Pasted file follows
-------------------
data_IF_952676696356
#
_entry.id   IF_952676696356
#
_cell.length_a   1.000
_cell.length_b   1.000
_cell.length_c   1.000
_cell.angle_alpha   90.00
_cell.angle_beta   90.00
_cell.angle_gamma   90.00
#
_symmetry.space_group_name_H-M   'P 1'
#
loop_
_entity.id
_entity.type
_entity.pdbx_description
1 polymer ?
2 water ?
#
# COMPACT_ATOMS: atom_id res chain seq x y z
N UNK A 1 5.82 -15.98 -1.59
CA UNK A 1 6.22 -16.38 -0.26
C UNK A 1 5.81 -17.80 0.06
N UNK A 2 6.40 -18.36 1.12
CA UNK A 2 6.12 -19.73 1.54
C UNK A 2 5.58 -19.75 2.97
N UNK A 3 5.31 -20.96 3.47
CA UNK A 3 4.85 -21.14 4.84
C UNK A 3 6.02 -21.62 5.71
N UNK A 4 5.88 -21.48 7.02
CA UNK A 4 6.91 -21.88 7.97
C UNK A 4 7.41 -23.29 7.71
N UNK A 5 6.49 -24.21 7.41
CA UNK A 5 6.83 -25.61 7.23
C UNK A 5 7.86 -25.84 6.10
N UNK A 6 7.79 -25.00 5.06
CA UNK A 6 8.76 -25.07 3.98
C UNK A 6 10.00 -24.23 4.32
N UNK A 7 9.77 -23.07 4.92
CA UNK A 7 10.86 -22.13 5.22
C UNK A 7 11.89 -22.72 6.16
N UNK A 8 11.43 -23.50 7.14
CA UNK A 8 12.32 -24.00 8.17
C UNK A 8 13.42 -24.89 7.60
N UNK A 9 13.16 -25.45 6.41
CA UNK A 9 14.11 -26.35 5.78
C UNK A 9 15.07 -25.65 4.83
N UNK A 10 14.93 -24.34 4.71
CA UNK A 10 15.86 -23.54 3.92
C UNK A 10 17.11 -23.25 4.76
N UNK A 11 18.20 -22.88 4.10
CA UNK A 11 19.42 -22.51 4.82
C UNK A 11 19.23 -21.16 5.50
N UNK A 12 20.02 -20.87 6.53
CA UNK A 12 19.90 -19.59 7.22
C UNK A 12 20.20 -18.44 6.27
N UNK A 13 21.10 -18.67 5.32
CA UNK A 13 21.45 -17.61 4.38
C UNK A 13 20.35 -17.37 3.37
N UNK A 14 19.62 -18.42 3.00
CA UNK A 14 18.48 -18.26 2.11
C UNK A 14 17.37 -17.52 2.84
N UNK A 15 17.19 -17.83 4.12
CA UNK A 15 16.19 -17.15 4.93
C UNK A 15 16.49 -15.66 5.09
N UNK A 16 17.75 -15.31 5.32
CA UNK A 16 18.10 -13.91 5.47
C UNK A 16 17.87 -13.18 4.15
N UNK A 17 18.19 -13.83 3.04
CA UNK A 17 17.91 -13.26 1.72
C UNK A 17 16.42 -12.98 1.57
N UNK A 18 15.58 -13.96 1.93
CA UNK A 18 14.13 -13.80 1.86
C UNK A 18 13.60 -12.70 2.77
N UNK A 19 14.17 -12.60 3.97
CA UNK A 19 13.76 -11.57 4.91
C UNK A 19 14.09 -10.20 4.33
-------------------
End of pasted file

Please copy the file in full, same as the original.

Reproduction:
data_IF_952676696356
#
_entry.id   IF_952676696356
#
_cell.length_a   1.000
_cell.length_b   1.000
_cell.length_c   1.000
_cell.angle_alpha   90.00
_cell.angle_beta   90.00
_cell.angle_gamma   90.00
#
_symmetry.space_group_name_H-M   'P 1'
#
loop_
_entity.id
_entity.type
_entity.pdbx_description
1 polymer ?
2 water ?
#
# COMPACT_ATOMS: atom_id res chain seq x y z
N UNK A 1 5.82 -15.98 -1.59
CA UNK A 1 6.22 -16.38 -0.26
C UNK A 1 5.81 -17.80 0.06
N UNK A 2 6.40 -18.36 1.12
CA UNK A 2 6.12 -19.73 1.54
C UNK A 2 5.58 -19.75 2.97
N UNK A 3 5.31 -20.96 3.47
CA UNK A 3 4.85 -21.14 4.84
C UNK A 3 6.02 -21.62 5.71
N UNK A 4 5.88 -21.48 7.02
CA UNK A 4 6.91 -21.88 7.97
C UNK A 4 7.41 -23.29 7.71
N UNK A 5 6.49 -24.21 7.41
CA UNK A 5 6.83 -25.61 7.23
C UNK A 5 7.86 -25.84 6.10
N UNK A 6 7.79 -25.00 5.06
CA UNK A 6 8.76 -25.07 3.98
C UNK A 6 10.00 -24.23 4.32
N UNK A 7 9.77 -23.07 4.92
CA UNK A 7 10.86 -22.13 5.22
C UNK A 7 11.89 -22.72 6.16
N UNK A 8 11.43 -23.50 7.14
CA UNK A 8 12.32 -24.00 8.17
C UNK A 8 13.42 -24.89 7.60
N UNK A 9 13.16 -25.45 6.41
CA UNK A 9 14.11 -26.35 5.78
C UNK A 9 15.07 -25.65 4.83
N UNK A 10 14.93 -24.34 4.71
CA UNK A 10 15.86 -23.54 3.92
C UNK A 10 17.11 -23.25 4.76
N UNK A 11 18.20 -22.88 4.10
CA UNK A 11 19.42 -22.51 4.82
C UNK A 11 19.23 -21.16 5.50
N UNK A 12 20.02 -20.87 6.53
CA UNK A 12 19.90 -19.59 7.22
C UNK A 12 20.20 -18.44 6.27
N UNK A 13 21.10 -18.67 5.32
CA UNK A 13 21.45 -17.61 4.38
C UNK A 13 20.35 -17.37 3.37
N UNK A 14 19.62 -18.42 3.00
CA UNK A 14 18.48 -18.26 2.11
C UNK A 14 17.37 -17.52 2.84
N UNK A 15 17.19 -17.83 4.12
CA UNK A 15 16.19 -17.15 4.93
C UNK A 15 16.49 -15.66 5.09
N UNK A 16 17.75 -15.31 5.32
CA UNK A 16 18.10 -13.91 5.47
C UNK A 16 17.87 -13.18 4.15
N UNK A 17 18.19 -13.83 3.04
CA UNK A 17 17.91 -13.26 1.72
C UNK A 17 16.42 -12.98 1.57
N UNK A 18 15.58 -13.96 1.93
CA UNK A 18 14.13 -13.80 1.86
C UNK A 18 13.60 -12.70 2.77
N UNK A 19 14.17 -12.60 3.97
CA UNK A 19 13.76 -11.57 4.91
C UNK A 19 14.09 -10.20 4.33